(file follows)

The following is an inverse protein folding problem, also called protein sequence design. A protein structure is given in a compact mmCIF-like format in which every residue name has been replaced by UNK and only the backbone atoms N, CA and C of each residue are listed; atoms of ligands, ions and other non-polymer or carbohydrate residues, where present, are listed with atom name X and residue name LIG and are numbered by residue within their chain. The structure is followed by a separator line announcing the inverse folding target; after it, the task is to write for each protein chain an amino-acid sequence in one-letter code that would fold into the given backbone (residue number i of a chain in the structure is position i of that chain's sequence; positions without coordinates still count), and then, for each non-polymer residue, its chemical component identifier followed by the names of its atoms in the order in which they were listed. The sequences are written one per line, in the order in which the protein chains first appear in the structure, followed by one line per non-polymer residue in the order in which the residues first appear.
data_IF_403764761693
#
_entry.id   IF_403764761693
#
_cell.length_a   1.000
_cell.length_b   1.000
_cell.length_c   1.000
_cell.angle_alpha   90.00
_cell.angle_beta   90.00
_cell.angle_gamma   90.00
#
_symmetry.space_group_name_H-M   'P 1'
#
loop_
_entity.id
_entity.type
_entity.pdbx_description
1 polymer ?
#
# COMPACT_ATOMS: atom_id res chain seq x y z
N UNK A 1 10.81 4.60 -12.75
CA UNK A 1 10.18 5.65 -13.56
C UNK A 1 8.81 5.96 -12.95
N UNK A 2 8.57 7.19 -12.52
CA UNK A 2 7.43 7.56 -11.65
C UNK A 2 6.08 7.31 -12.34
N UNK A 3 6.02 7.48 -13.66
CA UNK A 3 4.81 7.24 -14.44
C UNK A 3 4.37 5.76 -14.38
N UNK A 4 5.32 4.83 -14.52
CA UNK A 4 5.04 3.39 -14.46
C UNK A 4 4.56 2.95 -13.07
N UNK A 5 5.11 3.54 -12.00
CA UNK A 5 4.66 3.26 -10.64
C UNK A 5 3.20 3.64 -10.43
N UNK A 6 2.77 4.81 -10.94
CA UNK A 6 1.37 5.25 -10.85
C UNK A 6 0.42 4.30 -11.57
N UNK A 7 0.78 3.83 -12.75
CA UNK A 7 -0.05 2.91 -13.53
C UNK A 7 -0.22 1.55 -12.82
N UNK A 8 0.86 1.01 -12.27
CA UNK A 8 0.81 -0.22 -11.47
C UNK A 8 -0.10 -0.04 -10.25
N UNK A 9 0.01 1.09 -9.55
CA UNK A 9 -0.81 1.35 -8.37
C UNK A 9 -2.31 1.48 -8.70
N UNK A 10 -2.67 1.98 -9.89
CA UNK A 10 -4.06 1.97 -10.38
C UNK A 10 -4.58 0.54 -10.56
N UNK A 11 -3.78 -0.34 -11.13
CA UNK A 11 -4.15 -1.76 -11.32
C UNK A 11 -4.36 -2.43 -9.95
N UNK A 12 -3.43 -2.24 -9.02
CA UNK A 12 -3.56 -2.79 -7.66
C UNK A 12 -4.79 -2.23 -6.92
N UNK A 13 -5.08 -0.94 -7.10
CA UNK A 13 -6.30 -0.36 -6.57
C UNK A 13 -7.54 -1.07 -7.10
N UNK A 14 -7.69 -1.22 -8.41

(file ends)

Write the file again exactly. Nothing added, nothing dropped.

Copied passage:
The following is an inverse protein folding problem, also called protein sequence design. A protein structure is given in a compact mmCIF-like format in which every residue name has been replaced by UNK and only the backbone atoms N, CA and C of each residue are listed; atoms of ligands, ions and other non-polymer or carbohydrate residues, where present, are listed with atom name X and residue name LIG and are numbered by residue within their chain. The structure is followed by a separator line announcing the inverse folding target; after it, the task is to write for each protein chain an amino-acid sequence in one-letter code that would fold into the given backbone (residue number i of a chain in the structure is position i of that chain's sequence; positions without coordinates still count), and then, for each non-polymer residue, its chemical component identifier followed by the names of its atoms in the order in which they were listed. The sequences are written one per line, in the order in which the protein chains first appear in the structure, followed by one line per non-polymer residue in the order in which the residues first appear.
data_IF_403764761693
#
_entry.id   IF_403764761693
#
_cell.length_a   1.000
_cell.length_b   1.000
_cell.length_c   1.000
_cell.angle_alpha   90.00
_cell.angle_beta   90.00
_cell.angle_gamma   90.00
#
_symmetry.space_group_name_H-M   'P 1'
#
loop_
_entity.id
_entity.type
_entity.pdbx_description
1 polymer ?
#
# COMPACT_ATOMS: atom_id res chain seq x y z
N UNK A 1 10.81 4.60 -12.75
CA UNK A 1 10.18 5.65 -13.56
C UNK A 1 8.81 5.96 -12.95
N UNK A 2 8.57 7.19 -12.52
CA UNK A 2 7.43 7.56 -11.65
C UNK A 2 6.08 7.31 -12.34
N UNK A 3 6.02 7.48 -13.66
CA UNK A 3 4.81 7.24 -14.44
C UNK A 3 4.37 5.76 -14.38
N UNK A 4 5.32 4.83 -14.52
CA UNK A 4 5.04 3.39 -14.46
C UNK A 4 4.56 2.95 -13.07
N UNK A 5 5.11 3.54 -12.00
CA UNK A 5 4.66 3.26 -10.64
C UNK A 5 3.20 3.64 -10.43
N UNK A 6 2.77 4.81 -10.94
CA UNK A 6 1.37 5.25 -10.85
C UNK A 6 0.42 4.30 -11.57
N UNK A 7 0.78 3.83 -12.75
CA UNK A 7 -0.05 2.91 -13.53
C UNK A 7 -0.22 1.55 -12.82
N UNK A 8 0.86 1.01 -12.27
CA UNK A 8 0.81 -0.22 -11.47
C UNK A 8 -0.10 -0.04 -10.25
N UNK A 9 0.01 1.09 -9.55
CA UNK A 9 -0.81 1.35 -8.37
C UNK A 9 -2.31 1.48 -8.70
N UNK A 10 -2.67 1.98 -9.89
CA UNK A 10 -4.06 1.97 -10.38
C UNK A 10 -4.58 0.54 -10.56
N UNK A 11 -3.78 -0.34 -11.13
CA UNK A 11 -4.15 -1.76 -11.32
C UNK A 11 -4.36 -2.43 -9.95
N UNK A 12 -3.43 -2.24 -9.02
CA UNK A 12 -3.56 -2.79 -7.66
C UNK A 12 -4.79 -2.23 -6.92
N UNK A 13 -5.08 -0.94 -7.10
CA UNK A 13 -6.30 -0.36 -6.57
C UNK A 13 -7.54 -1.07 -7.10
N UNK A 14 -7.69 -1.22 -8.41